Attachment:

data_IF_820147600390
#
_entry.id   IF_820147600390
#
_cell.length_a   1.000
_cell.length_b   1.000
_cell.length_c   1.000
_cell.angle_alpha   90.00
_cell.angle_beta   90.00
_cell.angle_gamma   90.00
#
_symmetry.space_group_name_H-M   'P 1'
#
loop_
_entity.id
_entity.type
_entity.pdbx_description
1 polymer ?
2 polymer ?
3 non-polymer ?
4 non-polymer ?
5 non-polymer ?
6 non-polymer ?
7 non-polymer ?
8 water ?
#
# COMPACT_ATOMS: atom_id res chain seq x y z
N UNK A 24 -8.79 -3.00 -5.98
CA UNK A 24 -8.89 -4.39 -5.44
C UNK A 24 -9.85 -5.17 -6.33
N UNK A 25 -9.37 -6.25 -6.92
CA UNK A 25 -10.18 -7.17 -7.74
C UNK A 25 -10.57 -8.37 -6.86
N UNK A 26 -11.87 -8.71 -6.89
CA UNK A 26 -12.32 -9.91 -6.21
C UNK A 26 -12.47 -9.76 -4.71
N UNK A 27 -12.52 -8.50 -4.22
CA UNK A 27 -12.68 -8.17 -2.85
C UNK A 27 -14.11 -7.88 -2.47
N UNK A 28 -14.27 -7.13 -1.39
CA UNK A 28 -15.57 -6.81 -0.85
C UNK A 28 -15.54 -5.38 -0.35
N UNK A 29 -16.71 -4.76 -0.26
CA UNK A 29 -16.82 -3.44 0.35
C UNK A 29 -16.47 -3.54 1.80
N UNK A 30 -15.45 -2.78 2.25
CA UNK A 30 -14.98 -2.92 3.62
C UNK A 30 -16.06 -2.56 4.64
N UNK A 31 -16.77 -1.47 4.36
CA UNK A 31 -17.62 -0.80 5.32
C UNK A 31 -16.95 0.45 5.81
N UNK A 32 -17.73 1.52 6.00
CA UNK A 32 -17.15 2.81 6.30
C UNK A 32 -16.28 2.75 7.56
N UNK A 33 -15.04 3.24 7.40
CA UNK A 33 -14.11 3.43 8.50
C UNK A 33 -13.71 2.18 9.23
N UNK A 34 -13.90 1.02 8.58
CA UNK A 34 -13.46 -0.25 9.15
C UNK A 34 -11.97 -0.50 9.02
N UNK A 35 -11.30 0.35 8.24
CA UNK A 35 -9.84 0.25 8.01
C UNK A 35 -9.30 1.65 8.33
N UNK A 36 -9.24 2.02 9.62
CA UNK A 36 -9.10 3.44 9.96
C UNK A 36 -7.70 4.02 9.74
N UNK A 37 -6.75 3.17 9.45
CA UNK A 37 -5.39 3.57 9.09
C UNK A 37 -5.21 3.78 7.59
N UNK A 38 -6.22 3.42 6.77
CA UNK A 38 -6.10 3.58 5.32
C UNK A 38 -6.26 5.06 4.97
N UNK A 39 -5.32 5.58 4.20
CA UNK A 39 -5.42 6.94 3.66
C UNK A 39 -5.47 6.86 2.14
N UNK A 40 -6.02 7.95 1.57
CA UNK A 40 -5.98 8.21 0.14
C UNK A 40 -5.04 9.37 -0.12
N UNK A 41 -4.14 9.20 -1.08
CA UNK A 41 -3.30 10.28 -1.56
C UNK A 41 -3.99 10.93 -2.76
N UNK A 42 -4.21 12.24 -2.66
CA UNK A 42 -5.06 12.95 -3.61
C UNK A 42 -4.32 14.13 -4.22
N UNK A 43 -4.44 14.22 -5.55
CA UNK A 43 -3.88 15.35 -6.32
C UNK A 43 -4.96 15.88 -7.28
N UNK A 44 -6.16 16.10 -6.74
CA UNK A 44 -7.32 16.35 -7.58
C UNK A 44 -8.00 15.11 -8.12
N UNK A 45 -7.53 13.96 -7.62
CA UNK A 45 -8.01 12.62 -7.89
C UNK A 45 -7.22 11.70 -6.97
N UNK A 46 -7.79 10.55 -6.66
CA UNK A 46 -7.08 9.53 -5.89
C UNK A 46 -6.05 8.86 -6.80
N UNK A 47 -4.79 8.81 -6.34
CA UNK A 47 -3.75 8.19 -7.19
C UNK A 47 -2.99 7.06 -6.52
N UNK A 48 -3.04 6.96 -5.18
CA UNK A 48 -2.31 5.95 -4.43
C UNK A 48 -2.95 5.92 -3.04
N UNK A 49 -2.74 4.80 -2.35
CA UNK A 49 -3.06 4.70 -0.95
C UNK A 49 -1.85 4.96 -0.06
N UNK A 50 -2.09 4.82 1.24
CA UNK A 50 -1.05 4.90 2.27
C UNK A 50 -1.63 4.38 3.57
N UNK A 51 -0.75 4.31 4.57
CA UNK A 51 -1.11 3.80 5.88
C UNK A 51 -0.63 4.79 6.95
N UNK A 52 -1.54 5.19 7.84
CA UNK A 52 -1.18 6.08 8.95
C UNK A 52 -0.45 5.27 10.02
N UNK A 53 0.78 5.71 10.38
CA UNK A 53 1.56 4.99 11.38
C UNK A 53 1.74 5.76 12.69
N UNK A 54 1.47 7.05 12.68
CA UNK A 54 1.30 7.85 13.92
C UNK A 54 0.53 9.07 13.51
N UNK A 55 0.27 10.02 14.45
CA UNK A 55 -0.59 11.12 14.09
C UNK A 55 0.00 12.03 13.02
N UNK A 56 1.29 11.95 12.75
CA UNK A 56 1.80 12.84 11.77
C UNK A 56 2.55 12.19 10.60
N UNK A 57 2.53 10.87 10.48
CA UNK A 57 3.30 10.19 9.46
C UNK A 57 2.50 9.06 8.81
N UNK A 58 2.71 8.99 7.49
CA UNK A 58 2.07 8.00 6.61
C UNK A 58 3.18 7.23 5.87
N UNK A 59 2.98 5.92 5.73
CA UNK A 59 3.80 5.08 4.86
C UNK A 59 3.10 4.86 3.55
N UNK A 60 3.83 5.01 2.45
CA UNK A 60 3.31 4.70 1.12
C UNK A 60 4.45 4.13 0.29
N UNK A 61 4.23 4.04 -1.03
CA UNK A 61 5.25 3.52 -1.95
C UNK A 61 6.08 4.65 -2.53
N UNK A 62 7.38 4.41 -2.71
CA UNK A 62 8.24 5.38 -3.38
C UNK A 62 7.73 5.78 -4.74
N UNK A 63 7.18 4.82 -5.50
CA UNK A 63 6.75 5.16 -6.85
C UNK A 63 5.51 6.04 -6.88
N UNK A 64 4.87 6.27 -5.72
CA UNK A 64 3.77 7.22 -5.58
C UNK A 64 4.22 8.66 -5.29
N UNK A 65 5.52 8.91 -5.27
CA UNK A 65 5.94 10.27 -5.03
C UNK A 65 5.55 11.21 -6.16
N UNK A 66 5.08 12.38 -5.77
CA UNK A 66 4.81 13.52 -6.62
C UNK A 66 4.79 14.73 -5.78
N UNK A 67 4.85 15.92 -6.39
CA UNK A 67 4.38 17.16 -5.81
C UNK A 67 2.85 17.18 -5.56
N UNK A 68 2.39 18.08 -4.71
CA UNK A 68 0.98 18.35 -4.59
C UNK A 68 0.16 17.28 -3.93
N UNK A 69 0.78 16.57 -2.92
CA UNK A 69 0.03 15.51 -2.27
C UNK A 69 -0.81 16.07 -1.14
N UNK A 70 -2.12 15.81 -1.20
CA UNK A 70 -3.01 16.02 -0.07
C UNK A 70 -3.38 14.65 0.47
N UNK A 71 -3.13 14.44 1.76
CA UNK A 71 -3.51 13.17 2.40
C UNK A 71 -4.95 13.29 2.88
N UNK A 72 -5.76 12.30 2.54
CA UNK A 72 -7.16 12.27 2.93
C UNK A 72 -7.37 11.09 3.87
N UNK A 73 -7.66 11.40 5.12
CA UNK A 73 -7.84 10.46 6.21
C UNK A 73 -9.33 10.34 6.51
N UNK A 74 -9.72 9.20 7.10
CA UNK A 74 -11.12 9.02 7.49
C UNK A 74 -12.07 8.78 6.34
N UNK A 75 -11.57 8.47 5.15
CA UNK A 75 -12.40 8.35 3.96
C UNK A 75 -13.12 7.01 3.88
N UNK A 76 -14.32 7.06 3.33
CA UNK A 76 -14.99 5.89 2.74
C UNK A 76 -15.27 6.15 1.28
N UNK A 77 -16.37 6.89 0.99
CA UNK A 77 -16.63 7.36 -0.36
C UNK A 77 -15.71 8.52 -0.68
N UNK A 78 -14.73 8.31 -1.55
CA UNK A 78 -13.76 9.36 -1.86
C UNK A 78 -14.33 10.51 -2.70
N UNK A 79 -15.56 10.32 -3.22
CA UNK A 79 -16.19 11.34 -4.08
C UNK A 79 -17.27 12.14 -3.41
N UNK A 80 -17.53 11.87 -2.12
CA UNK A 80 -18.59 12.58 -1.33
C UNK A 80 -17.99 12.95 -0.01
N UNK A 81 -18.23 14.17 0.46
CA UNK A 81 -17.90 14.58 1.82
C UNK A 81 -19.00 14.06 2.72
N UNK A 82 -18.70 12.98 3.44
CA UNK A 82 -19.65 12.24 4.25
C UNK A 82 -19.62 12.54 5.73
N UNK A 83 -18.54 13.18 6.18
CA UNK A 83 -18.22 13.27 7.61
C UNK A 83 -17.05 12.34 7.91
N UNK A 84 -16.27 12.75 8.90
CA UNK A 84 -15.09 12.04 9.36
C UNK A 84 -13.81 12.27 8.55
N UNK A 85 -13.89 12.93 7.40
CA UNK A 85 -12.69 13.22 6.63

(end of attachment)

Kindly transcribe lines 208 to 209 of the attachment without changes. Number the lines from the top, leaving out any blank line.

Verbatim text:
N UNK A 84 -16.27 12.75 8.90
CA UNK A 84 -15.09 12.04 9.36